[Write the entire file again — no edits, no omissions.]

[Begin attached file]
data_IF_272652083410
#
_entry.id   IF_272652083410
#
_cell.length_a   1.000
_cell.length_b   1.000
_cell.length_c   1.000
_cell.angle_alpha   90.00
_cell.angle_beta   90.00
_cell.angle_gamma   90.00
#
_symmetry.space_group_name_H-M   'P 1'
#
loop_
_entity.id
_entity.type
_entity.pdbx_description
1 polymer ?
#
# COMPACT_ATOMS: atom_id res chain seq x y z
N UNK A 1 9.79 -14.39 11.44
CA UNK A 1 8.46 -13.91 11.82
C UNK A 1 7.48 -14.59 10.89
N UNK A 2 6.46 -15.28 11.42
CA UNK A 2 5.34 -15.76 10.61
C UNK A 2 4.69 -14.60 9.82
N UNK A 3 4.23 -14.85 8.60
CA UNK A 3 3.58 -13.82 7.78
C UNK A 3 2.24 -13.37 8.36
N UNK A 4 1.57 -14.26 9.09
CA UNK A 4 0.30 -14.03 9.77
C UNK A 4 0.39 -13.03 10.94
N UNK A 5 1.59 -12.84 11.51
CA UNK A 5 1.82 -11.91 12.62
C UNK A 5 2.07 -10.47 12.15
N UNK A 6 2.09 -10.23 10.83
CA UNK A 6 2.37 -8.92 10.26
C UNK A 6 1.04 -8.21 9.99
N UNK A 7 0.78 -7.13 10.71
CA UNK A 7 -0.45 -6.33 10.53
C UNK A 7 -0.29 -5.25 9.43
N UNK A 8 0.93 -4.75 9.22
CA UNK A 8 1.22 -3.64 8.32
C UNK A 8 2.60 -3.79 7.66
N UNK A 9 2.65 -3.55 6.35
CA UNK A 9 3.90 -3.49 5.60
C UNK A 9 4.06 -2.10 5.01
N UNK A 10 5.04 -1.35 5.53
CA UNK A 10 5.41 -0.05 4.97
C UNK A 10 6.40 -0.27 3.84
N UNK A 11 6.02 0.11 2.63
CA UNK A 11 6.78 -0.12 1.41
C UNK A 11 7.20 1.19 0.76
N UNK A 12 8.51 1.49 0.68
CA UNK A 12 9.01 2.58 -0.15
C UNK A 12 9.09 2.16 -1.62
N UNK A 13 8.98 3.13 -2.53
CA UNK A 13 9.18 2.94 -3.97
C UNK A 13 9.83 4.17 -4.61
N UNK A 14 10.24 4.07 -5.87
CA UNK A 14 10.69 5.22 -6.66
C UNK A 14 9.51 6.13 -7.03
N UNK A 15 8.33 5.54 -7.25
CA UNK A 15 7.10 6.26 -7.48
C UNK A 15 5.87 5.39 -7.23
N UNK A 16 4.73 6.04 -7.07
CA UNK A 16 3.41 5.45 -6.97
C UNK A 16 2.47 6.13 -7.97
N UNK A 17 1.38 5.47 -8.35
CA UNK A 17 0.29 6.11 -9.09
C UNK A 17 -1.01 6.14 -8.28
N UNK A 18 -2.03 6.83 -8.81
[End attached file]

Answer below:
data_IF_272652083410
#
_entry.id   IF_272652083410
#
_cell.length_a   1.000
_cell.length_b   1.000
_cell.length_c   1.000
_cell.angle_alpha   90.00
_cell.angle_beta   90.00
_cell.angle_gamma   90.00
#
_symmetry.space_group_name_H-M   'P 1'
#
loop_
_entity.id
_entity.type
_entity.pdbx_description
1 polymer ?
#
# COMPACT_ATOMS: atom_id res chain seq x y z
N UNK A 1 9.79 -14.39 11.44
CA UNK A 1 8.46 -13.91 11.82
C UNK A 1 7.48 -14.59 10.89
N UNK A 2 6.46 -15.28 11.42
CA UNK A 2 5.34 -15.76 10.61
C UNK A 2 4.69 -14.60 9.82
N UNK A 3 4.23 -14.85 8.60
CA UNK A 3 3.58 -13.82 7.78
C UNK A 3 2.24 -13.37 8.36
N UNK A 4 1.57 -14.26 9.09
CA UNK A 4 0.30 -14.03 9.77
C UNK A 4 0.39 -13.03 10.94
N UNK A 5 1.59 -12.84 11.51
CA UNK A 5 1.82 -11.91 12.62
C UNK A 5 2.07 -10.47 12.15
N UNK A 6 2.09 -10.23 10.83
CA UNK A 6 2.37 -8.92 10.26
C UNK A 6 1.04 -8.21 9.99
N UNK A 7 0.78 -7.13 10.71
CA UNK A 7 -0.45 -6.33 10.53
C UNK A 7 -0.29 -5.25 9.43
N UNK A 8 0.93 -4.75 9.22
CA UNK A 8 1.22 -3.64 8.32
C UNK A 8 2.60 -3.79 7.66
N UNK A 9 2.65 -3.55 6.35
CA UNK A 9 3.90 -3.49 5.60
C UNK A 9 4.06 -2.10 5.01
N UNK A 10 5.04 -1.35 5.53
CA UNK A 10 5.41 -0.05 4.97
C UNK A 10 6.40 -0.27 3.84
N UNK A 11 6.02 0.11 2.63
CA UNK A 11 6.78 -0.12 1.41
C UNK A 11 7.20 1.19 0.76
N UNK A 12 8.51 1.49 0.68
CA UNK A 12 9.01 2.58 -0.15
C UNK A 12 9.09 2.16 -1.62
N UNK A 13 8.98 3.13 -2.53
CA UNK A 13 9.18 2.94 -3.97
C UNK A 13 9.83 4.17 -4.61
N UNK A 14 10.24 4.07 -5.87
CA UNK A 14 10.69 5.22 -6.66
C UNK A 14 9.51 6.13 -7.03
N UNK A 15 8.33 5.54 -7.25
CA UNK A 15 7.10 6.26 -7.48
C UNK A 15 5.87 5.39 -7.23
N UNK A 16 4.73 6.04 -7.07
CA UNK A 16 3.41 5.45 -6.97
C UNK A 16 2.47 6.13 -7.97
N UNK A 17 1.38 5.47 -8.35
CA UNK A 17 0.29 6.11 -9.09
C UNK A 17 -1.01 6.14 -8.28
N UNK A 18 -2.03 6.83 -8.81